Bill Clinton and then Speaker of the House Newt Gingrich could sometimes put aside partisan discord to accomplish something together. Due to the movement to legalize gambling outside Nevada, by 1996 a backlash was growing. Pushed by non-profit groups, Congress decided to create a Gambling Impact Study Commission. Critics pointed out that gambling “took billions, addicted thousand at great physical and human cost, and siphoned spending from local businesses to the point of ruin, all while giving back nothing of social or economic value.” [D&M page 373].

Such committees in Congress always have the power to subpoena witnesses. But gangsters and casino corporate executives (if there is any difference) alike remembered the Kefauver hearings and Robert Kennedy hearings with great distaste. Clinton, Gingrich and politicians whose campaigns had been slushed up with gambling profits made sure the committee did not have the usual powers. In the end the Gambling committee accomplished nothing.

When did Hillary become aware of her husband’s organized crime connections? My best bet would be never. After all, Uncle Raymond ran a legitimate business, an automobile dealership. Hillary had her own law practice to worry about. Most people can look the other way when it is convenient to them, and Hillary seems to not be an exception.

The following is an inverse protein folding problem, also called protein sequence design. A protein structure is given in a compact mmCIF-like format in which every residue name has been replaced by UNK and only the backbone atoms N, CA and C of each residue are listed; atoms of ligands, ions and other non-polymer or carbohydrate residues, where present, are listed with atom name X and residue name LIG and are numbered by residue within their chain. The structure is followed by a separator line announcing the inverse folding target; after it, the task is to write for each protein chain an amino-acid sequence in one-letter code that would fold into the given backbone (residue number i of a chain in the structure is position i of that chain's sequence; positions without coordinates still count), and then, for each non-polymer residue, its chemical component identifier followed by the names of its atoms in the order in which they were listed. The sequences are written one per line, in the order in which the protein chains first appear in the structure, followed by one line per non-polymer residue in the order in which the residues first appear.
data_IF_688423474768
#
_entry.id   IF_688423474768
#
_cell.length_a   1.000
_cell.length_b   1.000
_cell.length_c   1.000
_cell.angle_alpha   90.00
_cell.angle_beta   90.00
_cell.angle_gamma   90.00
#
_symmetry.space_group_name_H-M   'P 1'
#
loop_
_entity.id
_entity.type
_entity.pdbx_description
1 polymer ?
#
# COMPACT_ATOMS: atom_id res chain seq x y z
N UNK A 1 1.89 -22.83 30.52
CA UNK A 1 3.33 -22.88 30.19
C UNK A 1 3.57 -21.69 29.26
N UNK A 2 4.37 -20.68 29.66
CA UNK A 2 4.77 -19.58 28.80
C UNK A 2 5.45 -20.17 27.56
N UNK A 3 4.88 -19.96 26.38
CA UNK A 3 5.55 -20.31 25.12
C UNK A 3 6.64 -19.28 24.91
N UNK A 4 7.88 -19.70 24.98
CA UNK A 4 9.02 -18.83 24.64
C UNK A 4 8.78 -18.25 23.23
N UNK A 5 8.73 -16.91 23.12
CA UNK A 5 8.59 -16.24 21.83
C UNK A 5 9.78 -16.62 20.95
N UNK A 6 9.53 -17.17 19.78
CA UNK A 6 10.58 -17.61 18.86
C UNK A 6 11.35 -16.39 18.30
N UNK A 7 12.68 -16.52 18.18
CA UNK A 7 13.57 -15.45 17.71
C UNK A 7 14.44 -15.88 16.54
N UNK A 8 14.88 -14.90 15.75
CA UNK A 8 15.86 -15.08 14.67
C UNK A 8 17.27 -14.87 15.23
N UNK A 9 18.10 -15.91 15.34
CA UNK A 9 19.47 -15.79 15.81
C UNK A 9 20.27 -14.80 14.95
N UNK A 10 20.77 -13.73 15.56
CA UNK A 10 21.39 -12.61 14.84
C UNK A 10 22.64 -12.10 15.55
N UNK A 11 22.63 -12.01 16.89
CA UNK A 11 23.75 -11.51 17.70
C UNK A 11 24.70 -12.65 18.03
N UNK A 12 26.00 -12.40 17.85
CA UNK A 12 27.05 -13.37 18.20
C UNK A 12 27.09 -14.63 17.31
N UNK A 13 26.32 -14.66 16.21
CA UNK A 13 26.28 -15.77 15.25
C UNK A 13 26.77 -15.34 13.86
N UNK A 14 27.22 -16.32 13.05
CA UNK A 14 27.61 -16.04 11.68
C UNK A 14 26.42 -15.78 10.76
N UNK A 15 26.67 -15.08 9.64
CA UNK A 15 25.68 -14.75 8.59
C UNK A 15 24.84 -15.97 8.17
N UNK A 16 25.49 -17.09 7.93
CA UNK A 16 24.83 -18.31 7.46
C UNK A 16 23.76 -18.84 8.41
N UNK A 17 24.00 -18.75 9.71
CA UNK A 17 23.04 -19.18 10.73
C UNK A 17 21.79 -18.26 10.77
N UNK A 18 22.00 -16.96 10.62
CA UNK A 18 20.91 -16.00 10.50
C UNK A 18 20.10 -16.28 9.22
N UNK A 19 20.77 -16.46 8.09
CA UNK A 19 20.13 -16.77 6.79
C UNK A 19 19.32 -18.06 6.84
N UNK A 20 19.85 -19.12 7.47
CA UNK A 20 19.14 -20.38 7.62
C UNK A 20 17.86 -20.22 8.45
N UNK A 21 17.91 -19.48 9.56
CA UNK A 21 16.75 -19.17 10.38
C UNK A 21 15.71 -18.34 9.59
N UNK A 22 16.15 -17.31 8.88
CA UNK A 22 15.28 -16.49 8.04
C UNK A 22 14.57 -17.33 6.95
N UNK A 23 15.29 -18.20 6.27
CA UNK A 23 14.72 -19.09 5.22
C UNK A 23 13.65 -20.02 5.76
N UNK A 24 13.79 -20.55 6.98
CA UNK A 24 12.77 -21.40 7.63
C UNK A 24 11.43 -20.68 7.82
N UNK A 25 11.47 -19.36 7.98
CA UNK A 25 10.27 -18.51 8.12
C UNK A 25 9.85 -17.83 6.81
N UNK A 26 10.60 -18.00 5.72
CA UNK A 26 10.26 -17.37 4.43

Hillary and Bill are independently wealthy now, but not so wealthy that they can finance another Presidential campaign without a lot of donated money. Hopefully the women who love Hillary and the Democratic Party can make enough donations to her campaign that she will not be beholden to any particular person, or private interest group, when she is making decisions that affect us all.

I expect Bill Clinton to hang around the White House, and he does have some talents. But I expect Hillary to make her own decisions. As the first female President, I hope she turns out to be one of the rare peace Presidents. I hope the feminist core of her following holds her to that standard.

Other sources:

The next Stop after Hope (Progressive Review)

Frontline Interview with Roger Morris about Partners in Power, The Clintons and Their America.